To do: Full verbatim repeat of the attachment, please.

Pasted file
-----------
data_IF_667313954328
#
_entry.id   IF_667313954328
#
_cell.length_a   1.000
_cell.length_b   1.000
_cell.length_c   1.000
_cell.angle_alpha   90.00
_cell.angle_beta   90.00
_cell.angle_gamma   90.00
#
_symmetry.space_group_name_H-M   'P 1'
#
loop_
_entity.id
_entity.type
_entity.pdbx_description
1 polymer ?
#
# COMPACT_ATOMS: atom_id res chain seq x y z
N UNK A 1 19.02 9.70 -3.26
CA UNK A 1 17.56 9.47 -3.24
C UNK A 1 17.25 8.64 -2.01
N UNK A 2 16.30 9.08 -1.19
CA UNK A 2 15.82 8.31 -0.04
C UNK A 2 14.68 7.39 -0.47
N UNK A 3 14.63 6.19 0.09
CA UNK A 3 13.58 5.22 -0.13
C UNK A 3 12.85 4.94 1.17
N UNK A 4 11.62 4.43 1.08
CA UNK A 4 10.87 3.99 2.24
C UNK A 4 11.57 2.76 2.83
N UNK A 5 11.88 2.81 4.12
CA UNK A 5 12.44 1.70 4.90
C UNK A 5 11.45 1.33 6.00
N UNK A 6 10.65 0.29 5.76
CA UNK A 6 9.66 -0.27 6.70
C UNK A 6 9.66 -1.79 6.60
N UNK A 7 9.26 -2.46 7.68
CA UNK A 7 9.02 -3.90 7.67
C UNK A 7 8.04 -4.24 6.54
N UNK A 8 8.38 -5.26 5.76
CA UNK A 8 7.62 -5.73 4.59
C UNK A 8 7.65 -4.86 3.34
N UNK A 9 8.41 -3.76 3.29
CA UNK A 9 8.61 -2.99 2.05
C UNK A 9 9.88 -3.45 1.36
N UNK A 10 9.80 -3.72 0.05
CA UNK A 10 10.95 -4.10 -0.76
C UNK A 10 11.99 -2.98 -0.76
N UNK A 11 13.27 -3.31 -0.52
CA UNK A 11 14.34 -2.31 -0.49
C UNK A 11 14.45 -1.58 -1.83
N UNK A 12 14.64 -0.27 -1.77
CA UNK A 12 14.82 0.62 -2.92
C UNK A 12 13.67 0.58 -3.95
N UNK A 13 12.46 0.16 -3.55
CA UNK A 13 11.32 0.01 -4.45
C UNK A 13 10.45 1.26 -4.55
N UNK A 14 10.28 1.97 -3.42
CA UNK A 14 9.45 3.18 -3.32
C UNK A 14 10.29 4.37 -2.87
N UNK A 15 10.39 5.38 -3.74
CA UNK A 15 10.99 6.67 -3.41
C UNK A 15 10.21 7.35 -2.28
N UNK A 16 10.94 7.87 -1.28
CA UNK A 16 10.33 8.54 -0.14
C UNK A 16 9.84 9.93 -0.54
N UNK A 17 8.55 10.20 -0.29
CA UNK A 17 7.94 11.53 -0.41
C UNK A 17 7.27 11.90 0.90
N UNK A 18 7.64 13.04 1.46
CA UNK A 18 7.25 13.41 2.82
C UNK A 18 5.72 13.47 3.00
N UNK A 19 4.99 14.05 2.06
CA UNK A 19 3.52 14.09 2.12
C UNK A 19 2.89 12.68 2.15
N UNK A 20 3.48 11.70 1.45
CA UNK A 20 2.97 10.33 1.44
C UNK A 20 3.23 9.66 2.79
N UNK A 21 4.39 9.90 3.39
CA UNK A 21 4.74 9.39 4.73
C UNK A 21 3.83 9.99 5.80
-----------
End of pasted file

data_IF_667313954328
#
_entry.id   IF_667313954328
#
_cell.length_a   1.000
_cell.length_b   1.000
_cell.length_c   1.000
_cell.angle_alpha   90.00
_cell.angle_beta   90.00
_cell.angle_gamma   90.00
#
_symmetry.space_group_name_H-M   'P 1'
#
loop_
_entity.id
_entity.type
_entity.pdbx_description
1 polymer ?
#
# COMPACT_ATOMS: atom_id res chain seq x y z
N UNK A 1 19.02 9.70 -3.26
CA UNK A 1 17.56 9.47 -3.24
C UNK A 1 17.25 8.64 -2.01
N UNK A 2 16.30 9.08 -1.19
CA UNK A 2 15.82 8.31 -0.04
C UNK A 2 14.68 7.39 -0.47
N UNK A 3 14.63 6.19 0.09
CA UNK A 3 13.58 5.22 -0.13
C UNK A 3 12.85 4.94 1.17
N UNK A 4 11.62 4.43 1.08
CA UNK A 4 10.87 3.99 2.24
C UNK A 4 11.57 2.76 2.83
N UNK A 5 11.88 2.81 4.12
CA UNK A 5 12.44 1.70 4.90
C UNK A 5 11.45 1.33 6.00
N UNK A 6 10.65 0.29 5.76
CA UNK A 6 9.66 -0.27 6.70
C UNK A 6 9.66 -1.79 6.60
N UNK A 7 9.26 -2.46 7.68
CA UNK A 7 9.02 -3.90 7.67
C UNK A 7 8.04 -4.24 6.54
N UNK A 8 8.38 -5.26 5.76
CA UNK A 8 7.62 -5.73 4.59
C UNK A 8 7.65 -4.86 3.34
N UNK A 9 8.41 -3.76 3.29
CA UNK A 9 8.61 -2.99 2.05
C UNK A 9 9.88 -3.45 1.36
N UNK A 10 9.80 -3.72 0.05
CA UNK A 10 10.95 -4.10 -0.76
C UNK A 10 11.99 -2.98 -0.76
N UNK A 11 13.27 -3.31 -0.52
CA UNK A 11 14.34 -2.31 -0.49
C UNK A 11 14.45 -1.58 -1.83
N UNK A 12 14.64 -0.27 -1.77
CA UNK A 12 14.82 0.62 -2.92
C UNK A 12 13.67 0.58 -3.95
N UNK A 13 12.46 0.16 -3.55
CA UNK A 13 11.32 0.01 -4.45
C UNK A 13 10.45 1.26 -4.55
N UNK A 14 10.28 1.97 -3.42
CA UNK A 14 9.45 3.18 -3.32
C UNK A 14 10.29 4.37 -2.87
N UNK A 15 10.39 5.38 -3.74
CA UNK A 15 10.99 6.67 -3.41
C UNK A 15 10.21 7.35 -2.28
N UNK A 16 10.94 7.87 -1.28
CA UNK A 16 10.33 8.54 -0.14
C UNK A 16 9.84 9.93 -0.54
N UNK A 17 8.55 10.20 -0.29
CA UNK A 17 7.94 11.53 -0.41
C UNK A 17 7.27 11.90 0.90
N UNK A 18 7.64 13.04 1.46
CA UNK A 18 7.25 13.41 2.82
C UNK A 18 5.72 13.47 3.00
N UNK A 19 4.99 14.05 2.06
CA UNK A 19 3.52 14.09 2.12
C UNK A 19 2.89 12.68 2.15
N UNK A 20 3.48 11.70 1.45
CA UNK A 20 2.97 10.33 1.44
C UNK A 20 3.23 9.66 2.79
N UNK A 21 4.39 9.90 3.39
CA UNK A 21 4.74 9.39 4.73
C UNK A 21 3.83 9.99 5.80